What We Know About Morgellons

More and more people are reporting suffering from Morgellons, a skin disease involving a feeling of crawling, biting or stinging, seeming to see odd fibers in the skin, and rashes or sores. The key word here is "reporting": in most cases, doctors find no sign of any illness beyond what is called delusional parasitosis, in which patients become convinced they are infested, such as with bugs, despite a lack of any evidence of any agent causing this infestation. In addition, 50 percent of hair samples from people identifying themselves as Morgellons patients tested positive for drugs such as marijuana, anti-anxiety medications or painkillers containing codeine derivatives, suggesting an alternative explanation for their experiences of symptoms in at least some cases.

Doctors who diagnose their patients with delusional parasitosis are increasingly using the term Morgellons for the condition, in order to not offend or drive off patients by seeming to label them delusional or to doubt the patients’ reported experiences. However, a study by the Centers for Disease Control and Prevention published in 2012 found no indication of any biological basis for Morgellons with the occasional exception that turned out to be a different, known, skin condition.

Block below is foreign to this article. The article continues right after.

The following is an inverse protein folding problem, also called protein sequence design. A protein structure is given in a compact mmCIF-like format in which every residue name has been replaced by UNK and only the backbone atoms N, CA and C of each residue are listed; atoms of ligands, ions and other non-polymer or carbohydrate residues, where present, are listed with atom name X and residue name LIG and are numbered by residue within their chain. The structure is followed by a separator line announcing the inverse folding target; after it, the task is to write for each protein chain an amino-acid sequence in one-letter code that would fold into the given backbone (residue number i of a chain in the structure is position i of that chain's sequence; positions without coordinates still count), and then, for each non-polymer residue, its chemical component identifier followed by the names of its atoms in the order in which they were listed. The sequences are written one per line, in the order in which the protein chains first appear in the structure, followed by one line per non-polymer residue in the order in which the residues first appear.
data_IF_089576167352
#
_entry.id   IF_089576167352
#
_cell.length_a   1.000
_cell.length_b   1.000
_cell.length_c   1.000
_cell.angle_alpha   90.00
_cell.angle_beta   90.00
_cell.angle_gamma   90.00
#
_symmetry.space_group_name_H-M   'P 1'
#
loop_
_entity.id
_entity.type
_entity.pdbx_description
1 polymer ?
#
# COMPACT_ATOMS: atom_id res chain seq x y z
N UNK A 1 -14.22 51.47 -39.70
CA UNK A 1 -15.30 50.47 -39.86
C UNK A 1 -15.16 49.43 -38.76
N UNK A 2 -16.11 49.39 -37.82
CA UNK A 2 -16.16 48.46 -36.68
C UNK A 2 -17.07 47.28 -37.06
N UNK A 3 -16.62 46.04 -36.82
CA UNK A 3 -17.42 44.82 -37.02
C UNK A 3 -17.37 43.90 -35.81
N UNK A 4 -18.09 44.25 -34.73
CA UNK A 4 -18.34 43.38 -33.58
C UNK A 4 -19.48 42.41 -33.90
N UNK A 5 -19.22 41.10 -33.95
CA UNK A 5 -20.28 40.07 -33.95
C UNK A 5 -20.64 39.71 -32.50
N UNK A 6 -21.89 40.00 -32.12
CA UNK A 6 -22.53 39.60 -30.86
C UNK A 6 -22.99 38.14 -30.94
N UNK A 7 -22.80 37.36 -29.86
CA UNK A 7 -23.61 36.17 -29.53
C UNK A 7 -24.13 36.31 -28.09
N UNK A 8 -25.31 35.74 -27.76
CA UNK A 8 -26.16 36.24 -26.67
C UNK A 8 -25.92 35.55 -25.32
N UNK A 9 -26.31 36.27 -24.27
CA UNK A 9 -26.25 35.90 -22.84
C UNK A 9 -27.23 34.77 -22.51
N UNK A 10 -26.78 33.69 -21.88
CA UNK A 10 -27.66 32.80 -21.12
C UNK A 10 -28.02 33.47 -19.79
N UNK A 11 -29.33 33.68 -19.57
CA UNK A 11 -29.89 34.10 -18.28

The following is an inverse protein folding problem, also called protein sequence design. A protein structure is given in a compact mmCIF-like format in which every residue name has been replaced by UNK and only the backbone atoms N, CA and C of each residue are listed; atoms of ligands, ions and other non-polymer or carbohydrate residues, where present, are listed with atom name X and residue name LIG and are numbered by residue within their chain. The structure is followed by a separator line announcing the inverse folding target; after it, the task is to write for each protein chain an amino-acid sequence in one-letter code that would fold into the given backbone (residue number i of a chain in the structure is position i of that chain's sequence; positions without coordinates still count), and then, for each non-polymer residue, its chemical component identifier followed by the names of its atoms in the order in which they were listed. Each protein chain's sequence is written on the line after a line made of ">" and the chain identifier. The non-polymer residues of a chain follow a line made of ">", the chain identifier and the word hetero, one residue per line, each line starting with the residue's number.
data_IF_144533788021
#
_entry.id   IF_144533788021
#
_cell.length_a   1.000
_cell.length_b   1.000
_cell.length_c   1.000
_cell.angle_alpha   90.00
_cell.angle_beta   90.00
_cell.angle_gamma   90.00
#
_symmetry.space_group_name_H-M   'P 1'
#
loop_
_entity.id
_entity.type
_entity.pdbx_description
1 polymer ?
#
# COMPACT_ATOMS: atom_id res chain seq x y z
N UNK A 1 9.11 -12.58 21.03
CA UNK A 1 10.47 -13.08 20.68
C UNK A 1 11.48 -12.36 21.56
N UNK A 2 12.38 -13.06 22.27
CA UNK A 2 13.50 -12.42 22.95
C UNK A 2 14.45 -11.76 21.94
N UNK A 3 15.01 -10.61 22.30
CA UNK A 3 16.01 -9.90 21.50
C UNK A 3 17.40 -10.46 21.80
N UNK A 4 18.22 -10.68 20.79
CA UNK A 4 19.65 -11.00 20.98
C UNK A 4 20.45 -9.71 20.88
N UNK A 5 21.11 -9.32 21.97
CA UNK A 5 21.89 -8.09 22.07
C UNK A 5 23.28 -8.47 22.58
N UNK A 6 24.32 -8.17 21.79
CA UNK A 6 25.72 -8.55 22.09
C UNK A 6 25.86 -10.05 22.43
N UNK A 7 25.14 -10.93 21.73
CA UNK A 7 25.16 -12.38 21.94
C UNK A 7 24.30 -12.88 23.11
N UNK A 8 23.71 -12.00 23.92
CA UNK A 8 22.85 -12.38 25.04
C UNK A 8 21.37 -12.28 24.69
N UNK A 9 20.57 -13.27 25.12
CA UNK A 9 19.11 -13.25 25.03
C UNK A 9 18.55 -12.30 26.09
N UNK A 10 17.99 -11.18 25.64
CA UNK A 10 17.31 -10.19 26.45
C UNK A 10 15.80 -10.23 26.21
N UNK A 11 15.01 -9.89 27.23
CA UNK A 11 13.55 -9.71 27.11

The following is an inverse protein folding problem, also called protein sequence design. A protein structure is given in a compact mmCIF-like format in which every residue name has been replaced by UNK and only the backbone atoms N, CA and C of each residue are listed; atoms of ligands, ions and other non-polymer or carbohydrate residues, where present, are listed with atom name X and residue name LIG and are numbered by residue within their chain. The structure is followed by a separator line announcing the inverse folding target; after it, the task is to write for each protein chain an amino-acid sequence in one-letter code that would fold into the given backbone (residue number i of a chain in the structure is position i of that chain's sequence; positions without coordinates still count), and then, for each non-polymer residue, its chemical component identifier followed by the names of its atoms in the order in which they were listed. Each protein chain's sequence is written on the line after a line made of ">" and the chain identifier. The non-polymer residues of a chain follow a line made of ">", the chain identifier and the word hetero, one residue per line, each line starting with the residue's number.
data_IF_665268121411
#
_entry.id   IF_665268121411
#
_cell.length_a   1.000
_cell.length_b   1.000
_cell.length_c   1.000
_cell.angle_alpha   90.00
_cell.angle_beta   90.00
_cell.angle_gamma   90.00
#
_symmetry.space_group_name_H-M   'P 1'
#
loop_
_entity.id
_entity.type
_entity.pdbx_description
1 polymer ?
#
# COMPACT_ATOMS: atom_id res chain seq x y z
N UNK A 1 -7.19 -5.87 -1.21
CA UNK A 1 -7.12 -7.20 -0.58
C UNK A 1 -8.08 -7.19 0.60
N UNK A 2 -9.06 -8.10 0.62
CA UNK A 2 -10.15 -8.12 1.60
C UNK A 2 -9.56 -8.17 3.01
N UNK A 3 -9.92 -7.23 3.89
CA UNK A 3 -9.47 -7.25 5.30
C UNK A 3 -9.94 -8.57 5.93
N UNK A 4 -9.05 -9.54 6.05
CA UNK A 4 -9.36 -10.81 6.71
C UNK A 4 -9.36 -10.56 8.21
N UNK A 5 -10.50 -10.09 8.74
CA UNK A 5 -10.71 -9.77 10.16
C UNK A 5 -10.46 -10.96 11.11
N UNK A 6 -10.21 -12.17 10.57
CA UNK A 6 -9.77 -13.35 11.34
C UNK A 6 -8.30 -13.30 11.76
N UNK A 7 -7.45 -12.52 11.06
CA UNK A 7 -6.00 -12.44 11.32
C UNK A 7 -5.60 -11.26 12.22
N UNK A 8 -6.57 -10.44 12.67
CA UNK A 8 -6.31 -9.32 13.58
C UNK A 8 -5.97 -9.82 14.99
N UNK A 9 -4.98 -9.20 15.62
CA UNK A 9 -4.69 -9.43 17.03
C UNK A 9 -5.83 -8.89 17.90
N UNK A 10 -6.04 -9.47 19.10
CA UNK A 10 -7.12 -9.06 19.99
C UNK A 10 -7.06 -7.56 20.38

The name was first used for the apparent condition by a hospital lab technician turned stay-at-home mother, who adopted it from a monograph by the 17th century writer, doctor, and philosopher Sir Thomas Browne. Browne used the term Morgellons to describe what appears to be an unrelated "endemial distemper" he found among children in the Languedoc region in the south of France. The disease Browne described involved was pediatric and involved "coughs and convulsions"; modern Morgellons is found in adults and is primarily a skin disease.

If Morgellons is simply a delusion, why are the reported symptoms so consistent? There are two main answers to this. First, Morgellons patients and parents of Morgellons patients are a community. Chances are no one is lying or being deliberately misleading, but he phenomenon of "that happened to me too" is strong. With no actual experiences, patients are highly prone to the influence of their fellows’ reported experiences and he stories develop a certain similarity. The second reason is that the specific indicators of Morgellons may not be real, but the underlying sensations are; Morgellons is a pattern imposed on random itchiness by people hungry for any solution.

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